Research Suggests Lasting Mental Health May Not Be the Norm

Woman watching the sunriseA majority of people develop a mental health issue or experience temporarily poor mental health at some point in life, according to a study published in the Journal of Abnormal Psychology. This finding suggests those who have enduring good mental health throughout life may not be the norm. Understanding this could help reduce the stigma surrounding poor mental health.

Most estimates of mental health diagnoses look at who currently has a diagnosis, not the number of people who ever develop a mental health condition. The National Institute of Mental Health, for instance, says 17.9% of American adults had a mental health diagnosis during 2015.

Are Mental Health Diagnoses a ‘Normal’ Part of Life?

Researchers pulled data from the Dunedin Multidisciplinary Health and Development Study, an ongoing study gathering data on a representative sample of New Zealanders.

The study looked at 988 participants. Just 171 (17%) experienced no mental health diagnoses from ages 11-38. The remainder experienced either a transient mental health condition or a long-term mental health diagnosis. That group was evenly split, with 408 (41%) experiencing a diagnosis that lasted several years and 409 (41%) experiencing short-term mental health conditions, which usually involved a single bout of anxiety or depression.

The study’s authors say this suggests enduring mental health is not the usual human experience, but a variant that must be better understood.

Why Do Some People Have Enduring Mental Health?

Some previous research suggests high socioeconomic status or good physical health predict better mental health, but the 17% of participants who were never diagnosed with a mental health condition did not fit this mold. Instead, they tended to have highly adaptive personalities. They had higher-than-average self-control, strong social relationships, and expressed few negative views. People with long-lasting good mental health were also less likely to have relatives with mental health diagnoses.

Most people with enduring good mental health reported better relationships, greater life satisfaction, and higher educational and occupational attainments than their peers. However, sound mental health did not guarantee a better quality of life for everyone. Nearly a quarter of those with no previous mental health diagnosis scored lower than average on measures of life satisfaction.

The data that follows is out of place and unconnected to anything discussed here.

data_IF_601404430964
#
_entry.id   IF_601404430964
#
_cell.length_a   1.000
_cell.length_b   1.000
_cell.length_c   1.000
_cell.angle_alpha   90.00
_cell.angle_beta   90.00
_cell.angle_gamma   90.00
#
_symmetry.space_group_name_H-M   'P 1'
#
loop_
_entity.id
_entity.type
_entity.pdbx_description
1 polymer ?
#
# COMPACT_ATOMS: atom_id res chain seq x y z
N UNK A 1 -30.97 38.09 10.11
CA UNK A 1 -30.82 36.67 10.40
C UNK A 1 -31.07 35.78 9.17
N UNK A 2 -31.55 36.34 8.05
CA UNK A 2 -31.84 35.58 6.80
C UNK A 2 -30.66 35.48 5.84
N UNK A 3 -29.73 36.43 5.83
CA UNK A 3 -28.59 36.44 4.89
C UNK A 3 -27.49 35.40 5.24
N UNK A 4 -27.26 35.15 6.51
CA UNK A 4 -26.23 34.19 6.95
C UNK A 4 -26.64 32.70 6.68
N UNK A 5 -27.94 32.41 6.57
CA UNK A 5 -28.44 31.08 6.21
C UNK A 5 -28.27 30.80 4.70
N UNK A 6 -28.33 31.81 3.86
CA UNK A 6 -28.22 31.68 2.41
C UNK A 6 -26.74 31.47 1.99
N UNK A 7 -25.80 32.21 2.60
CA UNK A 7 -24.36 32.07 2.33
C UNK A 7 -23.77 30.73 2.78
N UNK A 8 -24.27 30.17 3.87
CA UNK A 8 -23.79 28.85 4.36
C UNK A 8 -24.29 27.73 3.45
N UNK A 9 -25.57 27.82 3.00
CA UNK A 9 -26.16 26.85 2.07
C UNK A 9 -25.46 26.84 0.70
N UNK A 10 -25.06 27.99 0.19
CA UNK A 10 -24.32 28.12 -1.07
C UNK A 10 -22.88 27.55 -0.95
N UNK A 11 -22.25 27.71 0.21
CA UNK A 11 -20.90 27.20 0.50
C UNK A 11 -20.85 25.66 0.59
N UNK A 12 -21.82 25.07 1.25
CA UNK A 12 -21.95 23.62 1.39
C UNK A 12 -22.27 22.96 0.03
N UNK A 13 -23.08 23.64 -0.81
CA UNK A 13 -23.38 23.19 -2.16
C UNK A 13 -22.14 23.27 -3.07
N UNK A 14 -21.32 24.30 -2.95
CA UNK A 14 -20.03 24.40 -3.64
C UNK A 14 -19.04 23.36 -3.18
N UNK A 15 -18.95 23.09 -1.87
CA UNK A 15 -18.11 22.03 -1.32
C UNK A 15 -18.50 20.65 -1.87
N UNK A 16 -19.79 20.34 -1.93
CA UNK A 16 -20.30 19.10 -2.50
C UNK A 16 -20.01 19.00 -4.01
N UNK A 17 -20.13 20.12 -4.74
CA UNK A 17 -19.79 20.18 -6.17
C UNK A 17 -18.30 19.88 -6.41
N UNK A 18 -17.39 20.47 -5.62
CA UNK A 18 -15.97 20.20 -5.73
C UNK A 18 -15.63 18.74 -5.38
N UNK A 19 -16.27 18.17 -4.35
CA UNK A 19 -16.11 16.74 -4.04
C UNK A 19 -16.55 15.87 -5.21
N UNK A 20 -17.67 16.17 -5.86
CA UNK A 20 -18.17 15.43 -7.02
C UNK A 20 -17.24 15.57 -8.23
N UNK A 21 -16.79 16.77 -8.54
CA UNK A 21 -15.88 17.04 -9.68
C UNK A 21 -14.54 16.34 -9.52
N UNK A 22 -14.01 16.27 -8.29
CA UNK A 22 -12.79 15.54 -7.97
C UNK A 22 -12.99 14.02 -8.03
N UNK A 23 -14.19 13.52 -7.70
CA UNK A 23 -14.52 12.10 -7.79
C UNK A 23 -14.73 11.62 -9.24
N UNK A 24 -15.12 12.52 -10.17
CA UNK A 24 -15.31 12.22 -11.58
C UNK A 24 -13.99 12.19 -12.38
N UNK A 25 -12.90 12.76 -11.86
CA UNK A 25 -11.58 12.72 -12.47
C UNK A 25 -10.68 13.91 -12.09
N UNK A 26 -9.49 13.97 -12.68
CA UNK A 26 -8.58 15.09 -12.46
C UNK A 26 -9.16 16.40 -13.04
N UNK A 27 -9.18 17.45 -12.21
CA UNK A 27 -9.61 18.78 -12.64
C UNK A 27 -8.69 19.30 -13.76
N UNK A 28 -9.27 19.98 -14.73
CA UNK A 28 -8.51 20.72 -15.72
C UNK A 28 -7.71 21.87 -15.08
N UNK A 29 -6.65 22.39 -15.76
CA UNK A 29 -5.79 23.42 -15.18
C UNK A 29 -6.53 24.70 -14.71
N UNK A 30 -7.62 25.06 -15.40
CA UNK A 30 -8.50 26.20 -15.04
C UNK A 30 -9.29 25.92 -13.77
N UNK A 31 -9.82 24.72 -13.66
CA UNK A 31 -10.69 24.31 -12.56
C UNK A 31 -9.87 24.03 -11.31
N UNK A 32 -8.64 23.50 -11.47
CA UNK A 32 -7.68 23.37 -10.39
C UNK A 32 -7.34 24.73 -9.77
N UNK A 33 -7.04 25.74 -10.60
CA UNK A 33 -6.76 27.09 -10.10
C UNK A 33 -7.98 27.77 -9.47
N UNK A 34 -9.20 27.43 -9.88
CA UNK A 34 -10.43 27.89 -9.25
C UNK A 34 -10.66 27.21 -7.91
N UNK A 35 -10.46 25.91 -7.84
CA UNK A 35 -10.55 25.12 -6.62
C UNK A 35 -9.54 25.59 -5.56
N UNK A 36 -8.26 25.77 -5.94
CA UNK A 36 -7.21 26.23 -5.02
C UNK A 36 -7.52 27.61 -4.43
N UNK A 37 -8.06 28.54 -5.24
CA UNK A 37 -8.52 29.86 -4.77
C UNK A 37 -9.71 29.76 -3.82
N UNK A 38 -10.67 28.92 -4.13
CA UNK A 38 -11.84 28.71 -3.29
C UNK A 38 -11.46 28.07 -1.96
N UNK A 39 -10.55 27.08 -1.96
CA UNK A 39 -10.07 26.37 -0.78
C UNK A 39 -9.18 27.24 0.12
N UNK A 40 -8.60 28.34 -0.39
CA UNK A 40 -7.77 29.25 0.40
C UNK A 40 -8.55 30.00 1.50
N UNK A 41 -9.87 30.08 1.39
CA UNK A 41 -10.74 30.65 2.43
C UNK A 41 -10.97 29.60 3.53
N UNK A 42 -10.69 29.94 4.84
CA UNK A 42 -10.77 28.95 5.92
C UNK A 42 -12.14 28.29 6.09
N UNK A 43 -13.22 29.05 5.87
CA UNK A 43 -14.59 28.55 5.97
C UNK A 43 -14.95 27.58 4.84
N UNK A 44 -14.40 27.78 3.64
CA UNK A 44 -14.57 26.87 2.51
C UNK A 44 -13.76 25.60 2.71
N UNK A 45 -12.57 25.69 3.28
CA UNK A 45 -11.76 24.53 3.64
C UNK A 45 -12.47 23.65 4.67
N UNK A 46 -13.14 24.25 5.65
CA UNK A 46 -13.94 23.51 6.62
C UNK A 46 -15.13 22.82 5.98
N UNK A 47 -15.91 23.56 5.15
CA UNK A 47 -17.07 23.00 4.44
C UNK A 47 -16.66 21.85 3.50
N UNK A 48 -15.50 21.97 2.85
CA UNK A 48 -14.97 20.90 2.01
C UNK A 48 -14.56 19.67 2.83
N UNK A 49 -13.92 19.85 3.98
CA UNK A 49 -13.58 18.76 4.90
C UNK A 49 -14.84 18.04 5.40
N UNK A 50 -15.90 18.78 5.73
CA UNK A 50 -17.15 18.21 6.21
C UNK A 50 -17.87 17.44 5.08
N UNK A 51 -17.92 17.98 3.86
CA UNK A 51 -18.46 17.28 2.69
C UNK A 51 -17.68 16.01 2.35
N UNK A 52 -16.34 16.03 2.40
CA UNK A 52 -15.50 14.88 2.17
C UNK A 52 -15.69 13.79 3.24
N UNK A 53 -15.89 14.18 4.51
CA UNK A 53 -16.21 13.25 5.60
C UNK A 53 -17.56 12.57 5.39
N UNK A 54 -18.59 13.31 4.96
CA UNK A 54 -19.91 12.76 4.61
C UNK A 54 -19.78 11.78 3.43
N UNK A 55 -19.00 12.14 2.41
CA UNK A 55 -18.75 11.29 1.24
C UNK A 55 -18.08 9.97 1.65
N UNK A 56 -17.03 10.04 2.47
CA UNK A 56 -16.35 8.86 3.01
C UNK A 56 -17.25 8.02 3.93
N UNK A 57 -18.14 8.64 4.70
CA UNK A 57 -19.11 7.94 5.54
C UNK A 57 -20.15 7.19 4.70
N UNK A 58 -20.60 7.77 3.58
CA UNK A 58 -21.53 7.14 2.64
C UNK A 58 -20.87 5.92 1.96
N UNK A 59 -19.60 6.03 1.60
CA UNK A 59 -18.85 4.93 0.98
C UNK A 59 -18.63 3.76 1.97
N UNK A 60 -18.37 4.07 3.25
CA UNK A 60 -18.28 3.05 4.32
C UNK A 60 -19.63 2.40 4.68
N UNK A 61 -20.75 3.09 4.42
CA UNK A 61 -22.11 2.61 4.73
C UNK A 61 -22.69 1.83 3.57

The study’s authors believe this finding, which shows most people will develop a mental health condition at some point, can help to reduce stigma surrounding mental health issues in general.

References:

  1. Any mental illness (AMI) among U.S. Adults. (2015). Retrieved from https://www.nimh.nih.gov/health/statistics/prevalence/any-mental-illness-ami-among-us-adults.shtml
  2. Bower, B. (2017, February 07). Long-lasting mental health isn’t normal. Retrieved from https://www.sciencenews.org/article/long-lasting-mental-health-isnt-normal
  3. Schaefer, J. D., Caspi, A., Belsky, D. W., Harrington, H., & Moffitt, T. E. (2016). Enduring mental health: Prevalence and prediction. Journal of Abnormal Psychology. doi:10.1037/abn0000232

© Copyright 2017 GoodTherapy.org. All rights reserved.

The preceding article was solely written by the author named above. Any views and opinions expressed are not necessarily shared by GoodTherapy.org. Questions or concerns about the preceding article can be directed to the author or posted as a comment below.

  • 1 comment
  • Leave a Comment
  • Micah

    Micah

    February 10th, 2017 at 10:49 AM

    Learning about this has been a comfort to me.
    Not that I want anyone to be miserable right along with me but I have friends and family who have made me feel so awkward to even talk to them about my troubles.
    They have always made me feel like I was weird and strange while all of their lives are so happy go lucky.
    So either they are all telling me one gigantic lie or they are all lying to themselves.

Leave a Comment

By commenting you acknowledge acceptance of GoodTherapy.org's Terms and Conditions of Use.

* Indicates required field.

 

Advanced Search

Search Our Blog

   
GoodTherapy.org is not intended to be a substitute for professional advice, diagnosis, medical treatment, or therapy. Always seek the advice of your physician or qualified mental health provider with any questions you may have regarding any mental health symptom or medical condition. Never disregard professional psychological or medical advice nor delay in seeking professional advice or treatment because of something you have read on GoodTherapy.org.